When the orchestra is present, the score comes up with some decent sounds and textures, especially during the engaging, more traditionally symphonic finale. After a few early snippets – the second half of “Inner Fireworks”, the introspective “I Feel Everything”, the violin solo in “Disintegration” – cues like the soaring “Flicking Through Time”, the powerful brass-heavy pair “Moonbirth” and “Origin of the World” have a real epic quality to them, while the solo female vocalist which is introduced into the score in “Melt into Matter” marks it as the emotional high point of the score.

In addition, some of the orchestrations and instrumental touches Serra employs are unusual and creative – the didgeridoo in “Mr. Wang’s Bloody Suite” and “Inner Fireworks”, the out-of-left-field saxophone Euro-jazz of “All We Have Done With It”, and the acoustic guitars of “Choose to Reproduce” among them.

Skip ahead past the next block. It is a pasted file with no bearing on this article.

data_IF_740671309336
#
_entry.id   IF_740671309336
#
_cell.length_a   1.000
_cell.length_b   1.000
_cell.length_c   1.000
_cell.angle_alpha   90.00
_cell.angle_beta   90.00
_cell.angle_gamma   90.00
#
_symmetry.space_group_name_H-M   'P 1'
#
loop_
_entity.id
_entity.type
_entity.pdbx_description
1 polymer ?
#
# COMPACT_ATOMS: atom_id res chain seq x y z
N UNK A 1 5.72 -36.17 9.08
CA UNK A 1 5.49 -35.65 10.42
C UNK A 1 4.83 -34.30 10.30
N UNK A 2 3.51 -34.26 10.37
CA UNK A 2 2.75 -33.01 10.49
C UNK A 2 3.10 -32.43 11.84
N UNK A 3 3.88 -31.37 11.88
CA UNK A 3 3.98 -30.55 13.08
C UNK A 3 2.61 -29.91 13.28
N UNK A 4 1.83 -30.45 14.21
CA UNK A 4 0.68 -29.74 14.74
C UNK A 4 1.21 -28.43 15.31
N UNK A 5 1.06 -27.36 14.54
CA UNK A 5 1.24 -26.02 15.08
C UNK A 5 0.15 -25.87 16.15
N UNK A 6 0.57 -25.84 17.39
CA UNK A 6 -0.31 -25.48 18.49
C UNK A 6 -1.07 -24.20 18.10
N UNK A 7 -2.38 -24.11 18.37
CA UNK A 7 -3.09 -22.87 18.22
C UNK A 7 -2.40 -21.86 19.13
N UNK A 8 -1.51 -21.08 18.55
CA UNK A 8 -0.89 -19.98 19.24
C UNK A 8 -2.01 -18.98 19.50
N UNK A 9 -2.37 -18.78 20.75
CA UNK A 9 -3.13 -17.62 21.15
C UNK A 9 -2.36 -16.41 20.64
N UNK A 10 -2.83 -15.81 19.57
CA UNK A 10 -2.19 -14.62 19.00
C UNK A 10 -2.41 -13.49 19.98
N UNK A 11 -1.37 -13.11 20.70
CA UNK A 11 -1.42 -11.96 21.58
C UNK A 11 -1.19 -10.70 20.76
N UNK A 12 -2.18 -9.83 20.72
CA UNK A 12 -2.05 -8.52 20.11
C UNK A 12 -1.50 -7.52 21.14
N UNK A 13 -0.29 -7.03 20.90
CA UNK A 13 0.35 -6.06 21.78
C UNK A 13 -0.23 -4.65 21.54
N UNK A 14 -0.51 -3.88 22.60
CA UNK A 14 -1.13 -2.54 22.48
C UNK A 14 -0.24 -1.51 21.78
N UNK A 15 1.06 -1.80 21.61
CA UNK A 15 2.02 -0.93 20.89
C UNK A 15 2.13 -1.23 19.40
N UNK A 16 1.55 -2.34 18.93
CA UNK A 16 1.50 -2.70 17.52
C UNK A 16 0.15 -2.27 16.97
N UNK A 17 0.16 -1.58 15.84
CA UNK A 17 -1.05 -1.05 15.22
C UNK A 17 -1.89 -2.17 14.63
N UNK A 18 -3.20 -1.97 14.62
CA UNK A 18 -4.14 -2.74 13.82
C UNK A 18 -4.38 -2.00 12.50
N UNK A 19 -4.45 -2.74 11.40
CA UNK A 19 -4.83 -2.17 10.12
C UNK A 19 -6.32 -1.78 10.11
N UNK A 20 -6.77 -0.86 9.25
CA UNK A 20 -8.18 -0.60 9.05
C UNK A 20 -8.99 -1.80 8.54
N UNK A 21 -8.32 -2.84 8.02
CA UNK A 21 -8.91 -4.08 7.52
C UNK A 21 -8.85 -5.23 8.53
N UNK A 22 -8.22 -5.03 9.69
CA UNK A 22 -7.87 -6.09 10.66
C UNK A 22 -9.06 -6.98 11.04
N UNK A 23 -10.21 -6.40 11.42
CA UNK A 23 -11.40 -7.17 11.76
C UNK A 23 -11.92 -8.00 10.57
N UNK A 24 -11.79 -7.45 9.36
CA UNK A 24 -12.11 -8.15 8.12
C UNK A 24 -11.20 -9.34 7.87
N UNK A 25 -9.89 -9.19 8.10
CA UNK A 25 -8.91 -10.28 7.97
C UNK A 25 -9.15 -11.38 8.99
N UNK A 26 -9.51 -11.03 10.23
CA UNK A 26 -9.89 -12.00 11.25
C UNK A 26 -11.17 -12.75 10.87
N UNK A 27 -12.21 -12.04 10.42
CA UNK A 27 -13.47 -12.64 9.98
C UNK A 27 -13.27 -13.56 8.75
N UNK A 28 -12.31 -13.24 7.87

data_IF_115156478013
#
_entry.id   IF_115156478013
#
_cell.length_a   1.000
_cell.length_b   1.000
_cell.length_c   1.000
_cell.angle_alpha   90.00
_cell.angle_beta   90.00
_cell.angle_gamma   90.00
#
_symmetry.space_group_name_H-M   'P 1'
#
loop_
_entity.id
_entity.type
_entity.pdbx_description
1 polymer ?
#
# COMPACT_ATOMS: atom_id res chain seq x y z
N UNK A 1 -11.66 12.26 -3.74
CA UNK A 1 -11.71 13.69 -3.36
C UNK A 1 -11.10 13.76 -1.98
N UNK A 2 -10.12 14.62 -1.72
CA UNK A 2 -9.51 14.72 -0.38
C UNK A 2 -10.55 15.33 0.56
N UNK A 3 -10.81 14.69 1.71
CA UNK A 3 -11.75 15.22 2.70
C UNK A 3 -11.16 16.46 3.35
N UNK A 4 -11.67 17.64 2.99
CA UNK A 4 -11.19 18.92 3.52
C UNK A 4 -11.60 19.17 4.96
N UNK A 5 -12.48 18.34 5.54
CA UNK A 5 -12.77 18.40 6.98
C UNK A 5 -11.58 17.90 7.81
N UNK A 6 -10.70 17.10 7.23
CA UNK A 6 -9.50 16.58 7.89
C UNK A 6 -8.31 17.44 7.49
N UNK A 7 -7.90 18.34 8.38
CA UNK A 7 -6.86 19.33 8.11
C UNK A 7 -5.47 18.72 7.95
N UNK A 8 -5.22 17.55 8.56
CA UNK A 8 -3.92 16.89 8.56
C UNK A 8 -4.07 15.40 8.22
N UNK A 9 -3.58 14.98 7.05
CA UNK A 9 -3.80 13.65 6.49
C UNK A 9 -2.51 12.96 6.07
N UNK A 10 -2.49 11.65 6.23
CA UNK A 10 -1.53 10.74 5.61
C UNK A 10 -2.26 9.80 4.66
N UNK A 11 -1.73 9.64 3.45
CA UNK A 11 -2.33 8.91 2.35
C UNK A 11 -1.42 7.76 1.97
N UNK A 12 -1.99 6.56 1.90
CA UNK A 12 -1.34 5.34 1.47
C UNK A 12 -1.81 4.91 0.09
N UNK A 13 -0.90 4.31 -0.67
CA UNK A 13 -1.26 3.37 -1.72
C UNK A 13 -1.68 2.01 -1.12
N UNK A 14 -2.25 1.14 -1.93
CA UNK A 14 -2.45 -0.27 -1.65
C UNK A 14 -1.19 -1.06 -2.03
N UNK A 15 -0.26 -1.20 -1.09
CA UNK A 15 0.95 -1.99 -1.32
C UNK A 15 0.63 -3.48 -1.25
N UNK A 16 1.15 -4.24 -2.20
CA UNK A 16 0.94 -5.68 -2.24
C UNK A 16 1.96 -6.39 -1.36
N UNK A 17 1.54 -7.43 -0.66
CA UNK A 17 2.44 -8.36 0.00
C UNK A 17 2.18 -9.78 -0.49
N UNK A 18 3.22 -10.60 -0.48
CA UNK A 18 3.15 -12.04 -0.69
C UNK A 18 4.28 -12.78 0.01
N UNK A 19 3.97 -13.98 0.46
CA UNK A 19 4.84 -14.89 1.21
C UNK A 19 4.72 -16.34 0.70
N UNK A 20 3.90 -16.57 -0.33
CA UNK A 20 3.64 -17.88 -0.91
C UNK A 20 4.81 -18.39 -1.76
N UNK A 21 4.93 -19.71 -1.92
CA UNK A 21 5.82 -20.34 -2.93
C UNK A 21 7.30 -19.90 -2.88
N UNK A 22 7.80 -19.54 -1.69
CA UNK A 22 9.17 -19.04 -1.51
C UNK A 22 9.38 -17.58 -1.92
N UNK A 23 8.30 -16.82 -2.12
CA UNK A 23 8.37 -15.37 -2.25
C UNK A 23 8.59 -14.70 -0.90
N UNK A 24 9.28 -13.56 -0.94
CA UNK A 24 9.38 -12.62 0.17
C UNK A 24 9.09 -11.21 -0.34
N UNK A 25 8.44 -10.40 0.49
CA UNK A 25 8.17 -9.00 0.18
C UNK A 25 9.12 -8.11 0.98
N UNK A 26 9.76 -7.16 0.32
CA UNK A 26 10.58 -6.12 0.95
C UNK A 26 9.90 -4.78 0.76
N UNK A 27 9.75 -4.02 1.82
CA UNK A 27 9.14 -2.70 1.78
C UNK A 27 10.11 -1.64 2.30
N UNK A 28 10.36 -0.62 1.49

However, these cues are the exception rather than the rule, and much of the rest of the score combines rhythmic electronic patterns with some gritty industrial sound design, as well as some elements of the in-vogue EDM. The first and last cues, “First Cells” and “I Am Everywhere”, both feature the same steady metronomic core, the same heartbeat pulse, and the same sparse orchestration, while later cues such as “Pleasant Drive in Paris” and “Sixty Percent Mess”, despite being short in length, are brutal and bold, and pull no punches in presenting the harshest electronic rhythms and textures they can. Some of the cues also feature unusual electronic looping effects, sort of similar to the work Olivier Derivière did on the video game score Remember Me last year, albeit without the same level of ingenuity and panache: it’s especially noticeable in pieces like “Crossing the Goon Sea” .